Tungsten carbide

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Tungsten carbide
Tungsten carbide.jpg
IUPAC name
Tungsten carbide
Other names
Tungsten(IV) carbide
Tungsten tetracarbide
Molar mass 195.85 g/mol
Appearance Grey-black lustrous solid
Odor Odorless
Density 15.6 g/cm3
Melting point 2,785–2,830 °C (5,045–5,126 °F; 3,058–3,103 K)
Boiling point 6,000 °C (10,830 °F; 6,270 K)
Solubility Insoluble in organic solvents
Vapor pressure ~0 mmHg
32.1 J·mol-1·K-1
Safety data sheet Sigma-Aldrich
Related compounds
Related compounds
Tantalum carbide
Titanium carbide
Except where otherwise noted, data are given for materials in their standard state (at 25 °C [77 °F], 100 kPa).
Infobox references

Tungsten carbide is an inorganic compound of tungsten and carbon, with a chemical formula WC (the most common type) or W2C.

The term "Widia" is also used for tungsten carbide items.



Tungsten carbide is a very inert compound, most of the acids don't attack it except a mixture of HF /HNO3 above room temperature. It reacts with fluorine at room temperature, with chlorine at 400 °C (752 °F) and with hydrogen at its melting point.

When ground to a fine powder, it readily reacts in aqueous solutions of hydrogen peroxide.


Tungsten carbide is a hard, brittle grey-black solid, insoluble in any solvents and has good chemical resistance. It has a melting point of 2,870 °C (5,200 °F) and a boiling point of 6,000 °C (10,830 °F). Its hardness on the Mohs scale is 9. Tungsten carbine is also an electrical conductor.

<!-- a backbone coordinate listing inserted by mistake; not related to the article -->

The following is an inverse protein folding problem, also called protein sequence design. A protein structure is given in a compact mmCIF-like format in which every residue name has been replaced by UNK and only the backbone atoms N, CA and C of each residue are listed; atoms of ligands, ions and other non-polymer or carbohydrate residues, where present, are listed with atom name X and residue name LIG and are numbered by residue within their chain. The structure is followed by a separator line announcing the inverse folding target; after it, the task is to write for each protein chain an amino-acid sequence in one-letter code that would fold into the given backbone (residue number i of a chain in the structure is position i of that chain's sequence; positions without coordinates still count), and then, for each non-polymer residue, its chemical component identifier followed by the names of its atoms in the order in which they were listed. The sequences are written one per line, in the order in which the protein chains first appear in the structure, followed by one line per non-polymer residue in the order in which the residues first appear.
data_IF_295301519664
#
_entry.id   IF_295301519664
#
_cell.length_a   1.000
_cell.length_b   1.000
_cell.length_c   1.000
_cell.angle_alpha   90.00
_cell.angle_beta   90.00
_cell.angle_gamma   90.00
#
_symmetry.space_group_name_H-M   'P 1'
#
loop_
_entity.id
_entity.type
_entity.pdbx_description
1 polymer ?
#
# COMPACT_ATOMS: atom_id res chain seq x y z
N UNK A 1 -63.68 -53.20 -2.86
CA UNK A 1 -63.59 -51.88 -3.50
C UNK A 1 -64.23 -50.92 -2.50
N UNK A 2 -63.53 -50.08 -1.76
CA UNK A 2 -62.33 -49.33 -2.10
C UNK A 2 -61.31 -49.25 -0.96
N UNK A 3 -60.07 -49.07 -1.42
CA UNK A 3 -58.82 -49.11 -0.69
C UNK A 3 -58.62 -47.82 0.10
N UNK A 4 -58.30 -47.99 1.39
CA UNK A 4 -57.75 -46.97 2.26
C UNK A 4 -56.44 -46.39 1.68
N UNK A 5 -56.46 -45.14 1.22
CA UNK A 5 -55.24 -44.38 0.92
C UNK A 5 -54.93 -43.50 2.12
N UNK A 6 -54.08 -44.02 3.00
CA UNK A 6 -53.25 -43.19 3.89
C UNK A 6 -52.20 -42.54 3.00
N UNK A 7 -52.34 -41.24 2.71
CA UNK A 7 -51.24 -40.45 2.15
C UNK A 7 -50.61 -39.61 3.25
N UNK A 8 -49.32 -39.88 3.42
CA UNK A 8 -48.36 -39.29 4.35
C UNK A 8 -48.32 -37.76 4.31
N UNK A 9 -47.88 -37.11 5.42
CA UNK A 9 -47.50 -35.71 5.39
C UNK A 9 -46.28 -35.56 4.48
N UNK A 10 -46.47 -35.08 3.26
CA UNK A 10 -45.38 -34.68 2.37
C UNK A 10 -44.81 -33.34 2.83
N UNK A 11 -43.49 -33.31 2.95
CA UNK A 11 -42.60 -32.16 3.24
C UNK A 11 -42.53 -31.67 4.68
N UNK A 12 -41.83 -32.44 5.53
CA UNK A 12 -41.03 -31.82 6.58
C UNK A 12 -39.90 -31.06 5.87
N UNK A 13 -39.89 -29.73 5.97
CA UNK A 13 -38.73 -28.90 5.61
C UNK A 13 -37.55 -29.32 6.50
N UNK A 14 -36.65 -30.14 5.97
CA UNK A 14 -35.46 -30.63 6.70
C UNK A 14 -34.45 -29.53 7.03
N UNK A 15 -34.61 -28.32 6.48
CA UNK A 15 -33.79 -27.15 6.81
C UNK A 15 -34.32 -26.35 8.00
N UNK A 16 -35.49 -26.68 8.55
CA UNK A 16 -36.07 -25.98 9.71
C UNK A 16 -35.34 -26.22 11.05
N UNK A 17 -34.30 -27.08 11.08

Tungsten carbide can be found in many cutting tools, though it's not pure, it contains cobalt or nickel that serve as a binder.

Certain weights also contain tungsten carbide.

Rotating balls in ballpoint pens are made out of tungsten carbide or its alloy, though their small size means they're not a good source.

It is also used as a metal-like material in jewelry.

Tungsten carbide powder can be bought online.


WC can be prepared by reaction of tungsten metal and carbon at 1400–2000 °C.

It can also be produced by heating WO3 with graphite: directly at 900 °C or in hydrogen at 670 °C following by carburization in Ar at 1000 °C.


  • Make elemental tungsten
  • Catalyst
  • Tungsten carbide crucible for single crystal growth
  • Scratch glass



Tungsten carbide isn't very toxic, but inhalation of its dust can lead to fibrosis.


No precautions needed.


It can sometimes contain small amounts of heavy metals like cobalt, so it shouldn't be thrown readily.


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